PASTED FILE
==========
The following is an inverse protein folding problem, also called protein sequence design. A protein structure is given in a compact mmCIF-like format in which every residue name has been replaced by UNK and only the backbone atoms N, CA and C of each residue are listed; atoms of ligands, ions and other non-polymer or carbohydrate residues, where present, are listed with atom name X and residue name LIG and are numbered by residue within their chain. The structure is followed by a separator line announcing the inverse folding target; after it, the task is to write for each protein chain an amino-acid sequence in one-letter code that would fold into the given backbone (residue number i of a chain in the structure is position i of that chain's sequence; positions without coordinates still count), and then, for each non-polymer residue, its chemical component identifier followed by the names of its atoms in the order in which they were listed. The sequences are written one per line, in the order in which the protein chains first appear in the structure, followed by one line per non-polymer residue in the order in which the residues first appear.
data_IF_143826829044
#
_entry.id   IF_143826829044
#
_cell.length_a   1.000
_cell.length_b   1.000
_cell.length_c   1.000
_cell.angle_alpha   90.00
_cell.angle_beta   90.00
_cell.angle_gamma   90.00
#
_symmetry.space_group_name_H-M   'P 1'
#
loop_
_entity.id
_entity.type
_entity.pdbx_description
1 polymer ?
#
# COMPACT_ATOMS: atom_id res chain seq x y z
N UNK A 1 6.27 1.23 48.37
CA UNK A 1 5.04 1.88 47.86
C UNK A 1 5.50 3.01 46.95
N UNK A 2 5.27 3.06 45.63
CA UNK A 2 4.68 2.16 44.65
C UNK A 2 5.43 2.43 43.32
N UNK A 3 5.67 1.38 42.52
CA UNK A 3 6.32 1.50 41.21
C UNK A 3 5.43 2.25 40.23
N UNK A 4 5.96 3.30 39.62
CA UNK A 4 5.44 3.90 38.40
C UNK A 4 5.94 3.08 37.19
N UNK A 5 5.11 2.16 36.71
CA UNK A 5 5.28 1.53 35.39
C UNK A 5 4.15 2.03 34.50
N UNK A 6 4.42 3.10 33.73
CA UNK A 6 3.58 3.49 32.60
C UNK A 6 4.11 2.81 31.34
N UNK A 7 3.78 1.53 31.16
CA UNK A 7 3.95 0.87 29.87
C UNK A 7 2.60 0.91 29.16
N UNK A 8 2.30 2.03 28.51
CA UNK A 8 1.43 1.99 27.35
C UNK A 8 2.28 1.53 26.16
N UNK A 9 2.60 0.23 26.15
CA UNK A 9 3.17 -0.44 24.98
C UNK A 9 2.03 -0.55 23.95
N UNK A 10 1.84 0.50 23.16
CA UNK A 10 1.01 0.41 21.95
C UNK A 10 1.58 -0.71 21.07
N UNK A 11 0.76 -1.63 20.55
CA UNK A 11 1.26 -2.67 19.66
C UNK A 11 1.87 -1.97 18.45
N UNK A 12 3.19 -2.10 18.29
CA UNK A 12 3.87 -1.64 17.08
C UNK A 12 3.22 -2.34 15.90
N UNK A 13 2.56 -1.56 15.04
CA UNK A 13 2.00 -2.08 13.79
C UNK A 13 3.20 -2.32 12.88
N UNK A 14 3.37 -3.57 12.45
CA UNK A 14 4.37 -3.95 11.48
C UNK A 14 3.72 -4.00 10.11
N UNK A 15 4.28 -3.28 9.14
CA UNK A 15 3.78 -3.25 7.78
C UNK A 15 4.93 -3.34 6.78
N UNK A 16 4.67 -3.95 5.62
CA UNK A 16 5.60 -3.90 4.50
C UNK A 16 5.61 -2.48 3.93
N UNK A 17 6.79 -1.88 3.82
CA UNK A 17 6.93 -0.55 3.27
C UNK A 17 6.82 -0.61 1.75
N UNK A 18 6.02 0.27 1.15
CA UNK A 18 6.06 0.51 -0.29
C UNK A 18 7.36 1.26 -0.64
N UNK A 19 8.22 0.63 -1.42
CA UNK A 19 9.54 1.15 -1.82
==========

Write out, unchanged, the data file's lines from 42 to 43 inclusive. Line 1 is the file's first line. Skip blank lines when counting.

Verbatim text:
C UNK A 7 2.60 0.91 29.16
N UNK A 8 2.30 2.03 28.51